A settlement has been reached between the Federal Bureau of Prisons and female workers who claim they were “sexually harassed by prisoners” at the Coleman Federal Correctional Complex near Orlando, Florida. Last Friday, an administrative judge signed off on the settlement that could amount to $20 million to compensate the female workers for “emotional distress and physical harm as well as reimbursement of out-of-pocket expenses resulting from harassment from male inmates.” So what exactly happened?
According to a complaint filed in 2013, a group of female workers claimed that “male inmates had groped them, threatened them with sexual violence and masturbated in front of them.” The complaint also accused the prisons bureau of knowing what was going on, though did very little to “prevent or minimize” the harassment.
Fortunately for the female workers, part of the settlement will require prison staff to “identify inmates who are harassing female workers and those inmates could lose privileges, such as access to television.” Additionally, “signs will be placed on inmate televisions saying sexual harassment won’t be tolerated, and inmates who repeatedly harass female staffers will be referred to psychology services.” Other measures will also be taken, like replacing inmate uniforms with ones that don’t have pockets “to minimize sexual behavior and the wardens will hold town hall meetings to discuss the prohibition on sexual harassment.”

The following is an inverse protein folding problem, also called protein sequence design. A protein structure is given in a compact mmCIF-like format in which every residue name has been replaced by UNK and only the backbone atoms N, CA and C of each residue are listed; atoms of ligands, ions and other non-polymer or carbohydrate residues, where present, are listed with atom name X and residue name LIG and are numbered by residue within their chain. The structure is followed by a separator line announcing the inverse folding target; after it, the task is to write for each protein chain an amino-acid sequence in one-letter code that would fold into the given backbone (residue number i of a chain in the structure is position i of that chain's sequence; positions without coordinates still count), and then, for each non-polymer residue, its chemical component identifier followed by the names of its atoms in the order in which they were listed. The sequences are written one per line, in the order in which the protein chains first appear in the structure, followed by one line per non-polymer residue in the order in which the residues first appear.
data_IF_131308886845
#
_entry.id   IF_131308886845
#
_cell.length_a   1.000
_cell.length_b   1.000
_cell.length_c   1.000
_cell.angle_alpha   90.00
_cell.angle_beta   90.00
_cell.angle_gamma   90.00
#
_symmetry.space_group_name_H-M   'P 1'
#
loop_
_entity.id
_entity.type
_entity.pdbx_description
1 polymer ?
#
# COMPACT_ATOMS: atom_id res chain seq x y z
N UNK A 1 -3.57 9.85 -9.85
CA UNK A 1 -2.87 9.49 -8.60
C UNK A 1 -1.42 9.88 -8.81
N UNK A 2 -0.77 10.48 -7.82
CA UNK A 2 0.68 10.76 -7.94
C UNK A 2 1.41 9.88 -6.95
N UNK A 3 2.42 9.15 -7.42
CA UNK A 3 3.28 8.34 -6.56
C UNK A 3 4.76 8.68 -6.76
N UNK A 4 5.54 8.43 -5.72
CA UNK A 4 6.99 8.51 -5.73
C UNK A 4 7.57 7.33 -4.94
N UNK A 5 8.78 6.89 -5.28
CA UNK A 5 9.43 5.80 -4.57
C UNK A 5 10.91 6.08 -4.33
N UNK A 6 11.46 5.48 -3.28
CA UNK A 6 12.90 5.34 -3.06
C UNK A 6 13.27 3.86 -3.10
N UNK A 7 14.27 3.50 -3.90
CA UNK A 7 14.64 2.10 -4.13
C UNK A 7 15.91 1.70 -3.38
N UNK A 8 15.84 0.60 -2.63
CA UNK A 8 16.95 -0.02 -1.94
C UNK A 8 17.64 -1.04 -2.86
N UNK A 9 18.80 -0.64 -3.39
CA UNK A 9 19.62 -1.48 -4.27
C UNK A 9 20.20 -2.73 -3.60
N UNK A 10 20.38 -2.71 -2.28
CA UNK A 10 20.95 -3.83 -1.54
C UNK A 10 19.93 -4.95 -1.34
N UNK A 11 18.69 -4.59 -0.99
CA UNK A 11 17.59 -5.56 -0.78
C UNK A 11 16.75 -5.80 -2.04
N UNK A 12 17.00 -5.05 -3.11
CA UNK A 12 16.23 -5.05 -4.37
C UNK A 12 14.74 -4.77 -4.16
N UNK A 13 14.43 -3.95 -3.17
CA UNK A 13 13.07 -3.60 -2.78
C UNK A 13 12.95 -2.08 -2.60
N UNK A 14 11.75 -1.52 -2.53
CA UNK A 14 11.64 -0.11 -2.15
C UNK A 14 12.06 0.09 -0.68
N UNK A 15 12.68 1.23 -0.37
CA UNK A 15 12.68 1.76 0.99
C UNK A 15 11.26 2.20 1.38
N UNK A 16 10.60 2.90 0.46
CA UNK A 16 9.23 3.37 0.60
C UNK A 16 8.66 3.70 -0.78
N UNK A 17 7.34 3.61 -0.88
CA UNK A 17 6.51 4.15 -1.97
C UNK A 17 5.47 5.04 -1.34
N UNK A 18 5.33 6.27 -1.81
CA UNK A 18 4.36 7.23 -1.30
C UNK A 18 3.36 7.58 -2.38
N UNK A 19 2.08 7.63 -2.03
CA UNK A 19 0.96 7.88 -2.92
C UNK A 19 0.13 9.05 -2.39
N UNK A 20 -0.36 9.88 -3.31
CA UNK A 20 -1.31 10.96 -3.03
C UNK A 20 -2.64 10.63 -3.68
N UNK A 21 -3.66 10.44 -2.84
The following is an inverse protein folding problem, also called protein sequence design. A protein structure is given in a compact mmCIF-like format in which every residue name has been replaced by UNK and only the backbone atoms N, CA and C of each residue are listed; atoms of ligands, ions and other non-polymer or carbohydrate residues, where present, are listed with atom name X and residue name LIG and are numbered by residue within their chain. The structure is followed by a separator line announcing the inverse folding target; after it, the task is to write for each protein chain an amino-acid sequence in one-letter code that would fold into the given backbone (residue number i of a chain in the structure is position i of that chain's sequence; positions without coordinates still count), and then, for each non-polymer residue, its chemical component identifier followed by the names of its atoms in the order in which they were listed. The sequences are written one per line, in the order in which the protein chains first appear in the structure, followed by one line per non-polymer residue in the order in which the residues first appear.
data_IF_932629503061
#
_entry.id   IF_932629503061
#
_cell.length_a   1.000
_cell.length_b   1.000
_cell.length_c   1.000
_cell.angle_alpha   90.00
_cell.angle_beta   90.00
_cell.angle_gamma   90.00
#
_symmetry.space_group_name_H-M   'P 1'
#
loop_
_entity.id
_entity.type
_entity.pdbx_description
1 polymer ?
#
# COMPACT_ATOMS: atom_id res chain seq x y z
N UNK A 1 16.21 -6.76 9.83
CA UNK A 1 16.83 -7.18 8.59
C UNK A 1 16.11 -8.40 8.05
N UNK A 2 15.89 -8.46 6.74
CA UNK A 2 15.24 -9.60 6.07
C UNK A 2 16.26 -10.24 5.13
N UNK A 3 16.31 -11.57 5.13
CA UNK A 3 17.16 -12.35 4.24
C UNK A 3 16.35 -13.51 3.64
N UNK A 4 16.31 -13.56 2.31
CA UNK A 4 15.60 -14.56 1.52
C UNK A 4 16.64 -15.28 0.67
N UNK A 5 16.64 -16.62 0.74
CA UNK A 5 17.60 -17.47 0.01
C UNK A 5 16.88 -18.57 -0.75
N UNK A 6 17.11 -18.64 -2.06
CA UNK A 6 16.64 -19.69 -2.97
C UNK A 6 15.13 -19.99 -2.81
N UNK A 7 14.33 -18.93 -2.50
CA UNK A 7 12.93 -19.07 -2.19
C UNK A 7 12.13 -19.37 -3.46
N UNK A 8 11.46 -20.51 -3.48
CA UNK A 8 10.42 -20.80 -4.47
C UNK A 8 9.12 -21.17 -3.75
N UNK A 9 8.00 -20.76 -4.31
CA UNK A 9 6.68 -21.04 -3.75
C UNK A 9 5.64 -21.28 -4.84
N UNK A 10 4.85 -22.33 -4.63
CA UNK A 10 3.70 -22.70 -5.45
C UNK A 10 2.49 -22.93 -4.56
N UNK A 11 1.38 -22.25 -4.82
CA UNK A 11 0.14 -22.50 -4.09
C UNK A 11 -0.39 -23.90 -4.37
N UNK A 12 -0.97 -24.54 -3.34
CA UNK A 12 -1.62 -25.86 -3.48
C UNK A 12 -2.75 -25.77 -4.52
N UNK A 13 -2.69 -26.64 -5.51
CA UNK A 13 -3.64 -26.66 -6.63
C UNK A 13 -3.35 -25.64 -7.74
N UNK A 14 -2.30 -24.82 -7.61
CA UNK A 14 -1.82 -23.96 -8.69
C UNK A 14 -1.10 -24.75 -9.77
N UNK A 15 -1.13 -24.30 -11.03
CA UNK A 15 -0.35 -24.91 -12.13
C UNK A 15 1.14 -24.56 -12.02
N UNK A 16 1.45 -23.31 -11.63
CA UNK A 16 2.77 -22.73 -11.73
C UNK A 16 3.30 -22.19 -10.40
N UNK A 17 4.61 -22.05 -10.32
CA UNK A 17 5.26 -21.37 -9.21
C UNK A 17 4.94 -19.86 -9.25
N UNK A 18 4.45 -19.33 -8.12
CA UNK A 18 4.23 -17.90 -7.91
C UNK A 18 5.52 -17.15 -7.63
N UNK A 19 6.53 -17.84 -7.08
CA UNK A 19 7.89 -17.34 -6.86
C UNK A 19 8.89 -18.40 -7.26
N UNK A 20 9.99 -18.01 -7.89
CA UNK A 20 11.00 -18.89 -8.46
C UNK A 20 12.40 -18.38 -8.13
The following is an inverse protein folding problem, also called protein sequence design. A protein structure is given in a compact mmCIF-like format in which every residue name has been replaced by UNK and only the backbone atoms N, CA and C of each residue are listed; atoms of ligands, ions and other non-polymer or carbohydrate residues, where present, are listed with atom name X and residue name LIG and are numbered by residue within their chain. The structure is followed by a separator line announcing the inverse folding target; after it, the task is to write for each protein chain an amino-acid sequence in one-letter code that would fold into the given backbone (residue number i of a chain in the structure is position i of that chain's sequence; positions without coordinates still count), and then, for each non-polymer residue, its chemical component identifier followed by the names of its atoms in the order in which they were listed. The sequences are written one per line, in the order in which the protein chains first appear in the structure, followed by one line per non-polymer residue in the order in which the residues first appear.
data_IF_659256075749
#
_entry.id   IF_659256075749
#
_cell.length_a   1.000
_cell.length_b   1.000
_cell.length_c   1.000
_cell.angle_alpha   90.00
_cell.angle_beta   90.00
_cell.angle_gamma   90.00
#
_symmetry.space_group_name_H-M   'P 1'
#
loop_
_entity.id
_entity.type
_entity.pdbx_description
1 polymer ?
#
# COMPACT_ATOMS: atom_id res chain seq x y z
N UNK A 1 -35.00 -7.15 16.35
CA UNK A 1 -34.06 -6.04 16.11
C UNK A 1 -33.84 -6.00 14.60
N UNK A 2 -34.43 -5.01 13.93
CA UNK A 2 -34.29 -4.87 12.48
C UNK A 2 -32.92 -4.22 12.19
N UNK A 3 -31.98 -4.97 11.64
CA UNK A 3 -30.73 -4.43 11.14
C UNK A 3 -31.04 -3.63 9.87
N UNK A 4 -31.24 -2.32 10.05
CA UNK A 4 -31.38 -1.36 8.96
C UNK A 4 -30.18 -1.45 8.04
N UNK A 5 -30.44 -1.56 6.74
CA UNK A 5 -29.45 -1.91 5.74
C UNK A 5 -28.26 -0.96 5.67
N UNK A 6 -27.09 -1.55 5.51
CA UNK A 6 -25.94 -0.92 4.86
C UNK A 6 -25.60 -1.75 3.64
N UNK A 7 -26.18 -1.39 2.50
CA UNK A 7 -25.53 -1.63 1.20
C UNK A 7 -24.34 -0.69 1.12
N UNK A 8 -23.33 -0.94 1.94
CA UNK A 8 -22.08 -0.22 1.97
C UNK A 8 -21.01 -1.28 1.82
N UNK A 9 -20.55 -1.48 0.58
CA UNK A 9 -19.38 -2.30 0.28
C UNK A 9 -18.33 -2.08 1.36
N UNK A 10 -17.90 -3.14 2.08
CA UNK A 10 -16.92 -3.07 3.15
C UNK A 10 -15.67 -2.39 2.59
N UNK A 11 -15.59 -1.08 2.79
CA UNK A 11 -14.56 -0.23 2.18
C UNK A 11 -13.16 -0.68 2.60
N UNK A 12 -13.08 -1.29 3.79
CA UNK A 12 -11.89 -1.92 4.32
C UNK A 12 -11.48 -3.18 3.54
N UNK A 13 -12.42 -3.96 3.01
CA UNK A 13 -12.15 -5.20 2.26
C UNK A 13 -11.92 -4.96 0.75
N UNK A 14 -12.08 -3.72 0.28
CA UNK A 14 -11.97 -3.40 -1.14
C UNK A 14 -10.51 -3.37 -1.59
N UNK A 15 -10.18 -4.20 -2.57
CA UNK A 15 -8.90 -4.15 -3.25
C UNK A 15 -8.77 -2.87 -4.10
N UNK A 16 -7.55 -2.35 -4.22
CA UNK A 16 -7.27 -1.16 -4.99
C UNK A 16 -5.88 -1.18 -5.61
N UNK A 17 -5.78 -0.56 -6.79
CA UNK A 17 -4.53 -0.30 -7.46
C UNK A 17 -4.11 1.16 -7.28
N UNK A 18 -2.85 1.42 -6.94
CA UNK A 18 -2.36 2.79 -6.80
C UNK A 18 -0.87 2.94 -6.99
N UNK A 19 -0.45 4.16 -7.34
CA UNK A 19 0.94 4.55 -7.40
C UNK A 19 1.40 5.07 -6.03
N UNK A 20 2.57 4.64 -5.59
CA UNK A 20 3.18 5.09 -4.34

But how will the $20 million settlement be split up among the group of female workers that stepped forward about the harassment? For starters, the workers will only be entitled to the $20 million if “there are at least 350 workers who make claims.” What if 350 don’t step forward? Well, according to the agreement, “the settlement fund will be reduced by $40,000 for each worker that falls short of that number.” The money will be paid out based on a number of factors, like the “amount of time each worker has worked in Coleman, the harm suffered, the amount and type of harassment suffered and the efforts she made to raise the problems with management.”
So far the terms of the settlement have been well received, with Joy Brockman, an administrative judge for the Equal Employment Opportunity Commission, saying the changes are “impressive by any standard, and the parties are to be commended for their willingness to work on such an elaborate plan to make improvements to the Coleman prison system.” She added that the suggested changes display “intent to make real changes for the better at the Agency.”